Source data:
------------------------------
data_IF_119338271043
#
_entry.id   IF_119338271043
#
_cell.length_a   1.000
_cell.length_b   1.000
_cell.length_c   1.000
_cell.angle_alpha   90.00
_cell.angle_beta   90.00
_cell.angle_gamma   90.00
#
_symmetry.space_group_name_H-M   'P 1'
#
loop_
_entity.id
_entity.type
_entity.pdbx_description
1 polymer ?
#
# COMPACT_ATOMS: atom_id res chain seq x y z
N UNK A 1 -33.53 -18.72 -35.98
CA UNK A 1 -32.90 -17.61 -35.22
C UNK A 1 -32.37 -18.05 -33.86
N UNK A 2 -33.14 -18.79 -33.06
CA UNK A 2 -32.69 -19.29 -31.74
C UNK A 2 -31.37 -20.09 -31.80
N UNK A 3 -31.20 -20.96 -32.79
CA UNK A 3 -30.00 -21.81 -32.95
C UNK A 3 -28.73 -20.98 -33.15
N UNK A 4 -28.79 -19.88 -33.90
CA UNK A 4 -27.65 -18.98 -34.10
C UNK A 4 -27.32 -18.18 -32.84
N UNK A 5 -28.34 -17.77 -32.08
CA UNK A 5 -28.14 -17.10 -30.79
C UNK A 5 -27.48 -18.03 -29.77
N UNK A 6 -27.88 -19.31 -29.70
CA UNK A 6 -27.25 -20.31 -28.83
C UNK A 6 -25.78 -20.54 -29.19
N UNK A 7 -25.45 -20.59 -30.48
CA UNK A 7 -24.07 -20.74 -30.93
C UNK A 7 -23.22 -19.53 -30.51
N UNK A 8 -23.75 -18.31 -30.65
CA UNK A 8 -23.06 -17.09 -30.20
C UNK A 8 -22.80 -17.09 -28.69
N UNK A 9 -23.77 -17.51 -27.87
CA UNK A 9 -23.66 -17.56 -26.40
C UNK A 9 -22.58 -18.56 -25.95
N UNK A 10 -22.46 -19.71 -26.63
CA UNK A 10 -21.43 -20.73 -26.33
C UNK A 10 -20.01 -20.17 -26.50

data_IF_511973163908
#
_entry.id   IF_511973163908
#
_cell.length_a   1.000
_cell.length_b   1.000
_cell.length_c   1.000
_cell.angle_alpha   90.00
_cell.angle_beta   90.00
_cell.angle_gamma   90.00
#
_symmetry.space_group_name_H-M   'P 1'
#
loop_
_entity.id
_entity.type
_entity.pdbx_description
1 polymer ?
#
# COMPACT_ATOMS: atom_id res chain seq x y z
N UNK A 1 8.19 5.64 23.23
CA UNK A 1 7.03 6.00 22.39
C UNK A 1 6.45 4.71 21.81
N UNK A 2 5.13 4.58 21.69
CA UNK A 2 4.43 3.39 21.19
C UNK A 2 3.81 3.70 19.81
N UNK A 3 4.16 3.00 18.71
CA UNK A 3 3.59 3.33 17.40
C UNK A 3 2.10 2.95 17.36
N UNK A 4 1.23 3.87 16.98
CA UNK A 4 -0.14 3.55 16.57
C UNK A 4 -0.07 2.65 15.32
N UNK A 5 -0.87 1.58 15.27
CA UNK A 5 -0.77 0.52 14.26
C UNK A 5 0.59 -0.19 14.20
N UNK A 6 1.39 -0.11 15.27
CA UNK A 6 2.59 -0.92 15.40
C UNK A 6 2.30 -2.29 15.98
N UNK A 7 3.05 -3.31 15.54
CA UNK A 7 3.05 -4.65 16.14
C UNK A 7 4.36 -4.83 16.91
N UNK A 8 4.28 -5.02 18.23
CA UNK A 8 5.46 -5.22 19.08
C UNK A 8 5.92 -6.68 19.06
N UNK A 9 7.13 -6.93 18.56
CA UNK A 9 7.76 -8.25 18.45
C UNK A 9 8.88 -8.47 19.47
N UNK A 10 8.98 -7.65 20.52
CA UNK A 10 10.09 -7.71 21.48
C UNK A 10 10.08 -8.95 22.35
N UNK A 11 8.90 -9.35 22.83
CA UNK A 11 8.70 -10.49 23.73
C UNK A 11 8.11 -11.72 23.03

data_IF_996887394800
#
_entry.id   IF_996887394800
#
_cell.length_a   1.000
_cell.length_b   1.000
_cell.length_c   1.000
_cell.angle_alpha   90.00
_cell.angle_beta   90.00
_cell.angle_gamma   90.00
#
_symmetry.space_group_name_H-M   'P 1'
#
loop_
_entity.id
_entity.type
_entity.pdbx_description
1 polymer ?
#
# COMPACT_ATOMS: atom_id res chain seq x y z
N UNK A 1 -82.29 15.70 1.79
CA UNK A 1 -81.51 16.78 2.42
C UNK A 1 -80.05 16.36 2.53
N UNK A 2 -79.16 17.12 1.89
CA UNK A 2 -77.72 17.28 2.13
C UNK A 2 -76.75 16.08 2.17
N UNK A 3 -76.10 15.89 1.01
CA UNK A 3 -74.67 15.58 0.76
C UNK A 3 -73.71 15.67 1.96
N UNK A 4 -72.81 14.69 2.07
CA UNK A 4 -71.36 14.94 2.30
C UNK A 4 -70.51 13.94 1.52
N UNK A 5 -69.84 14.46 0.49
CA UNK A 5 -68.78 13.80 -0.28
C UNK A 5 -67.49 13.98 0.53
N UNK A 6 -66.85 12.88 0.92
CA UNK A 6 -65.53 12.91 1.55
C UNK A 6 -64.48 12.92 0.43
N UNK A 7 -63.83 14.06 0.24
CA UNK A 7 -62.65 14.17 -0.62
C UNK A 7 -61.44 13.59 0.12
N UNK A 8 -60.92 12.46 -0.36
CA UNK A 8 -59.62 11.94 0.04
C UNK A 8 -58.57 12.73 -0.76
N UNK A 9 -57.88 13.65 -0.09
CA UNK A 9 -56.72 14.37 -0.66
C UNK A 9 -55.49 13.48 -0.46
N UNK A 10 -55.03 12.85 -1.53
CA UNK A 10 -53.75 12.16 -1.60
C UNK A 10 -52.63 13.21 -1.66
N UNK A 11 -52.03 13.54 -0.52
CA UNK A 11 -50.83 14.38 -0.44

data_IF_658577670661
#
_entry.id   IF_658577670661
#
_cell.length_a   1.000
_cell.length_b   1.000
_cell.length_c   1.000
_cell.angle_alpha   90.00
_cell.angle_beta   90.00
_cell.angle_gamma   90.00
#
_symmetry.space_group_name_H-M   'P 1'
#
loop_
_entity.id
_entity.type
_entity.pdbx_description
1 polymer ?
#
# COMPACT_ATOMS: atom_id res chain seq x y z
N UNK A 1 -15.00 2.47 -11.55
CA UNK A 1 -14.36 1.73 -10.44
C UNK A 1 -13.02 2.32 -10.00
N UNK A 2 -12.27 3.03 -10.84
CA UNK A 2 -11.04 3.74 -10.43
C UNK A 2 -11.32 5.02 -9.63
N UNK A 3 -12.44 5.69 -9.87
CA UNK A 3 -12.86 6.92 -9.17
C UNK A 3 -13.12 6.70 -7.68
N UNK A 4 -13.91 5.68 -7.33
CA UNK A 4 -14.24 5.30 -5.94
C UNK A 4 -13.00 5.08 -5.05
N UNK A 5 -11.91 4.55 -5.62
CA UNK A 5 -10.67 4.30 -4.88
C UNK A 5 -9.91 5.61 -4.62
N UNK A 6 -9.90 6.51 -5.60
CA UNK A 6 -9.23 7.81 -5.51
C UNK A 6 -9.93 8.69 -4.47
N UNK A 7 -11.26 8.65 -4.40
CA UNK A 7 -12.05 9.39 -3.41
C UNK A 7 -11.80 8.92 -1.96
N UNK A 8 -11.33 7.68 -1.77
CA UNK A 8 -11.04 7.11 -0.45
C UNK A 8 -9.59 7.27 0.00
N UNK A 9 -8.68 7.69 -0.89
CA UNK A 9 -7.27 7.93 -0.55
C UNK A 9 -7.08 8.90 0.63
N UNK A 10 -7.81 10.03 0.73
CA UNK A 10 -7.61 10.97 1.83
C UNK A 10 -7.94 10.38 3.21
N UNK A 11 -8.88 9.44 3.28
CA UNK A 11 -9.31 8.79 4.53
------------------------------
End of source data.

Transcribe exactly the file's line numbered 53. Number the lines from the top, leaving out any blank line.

_entry.id   IF_511973163908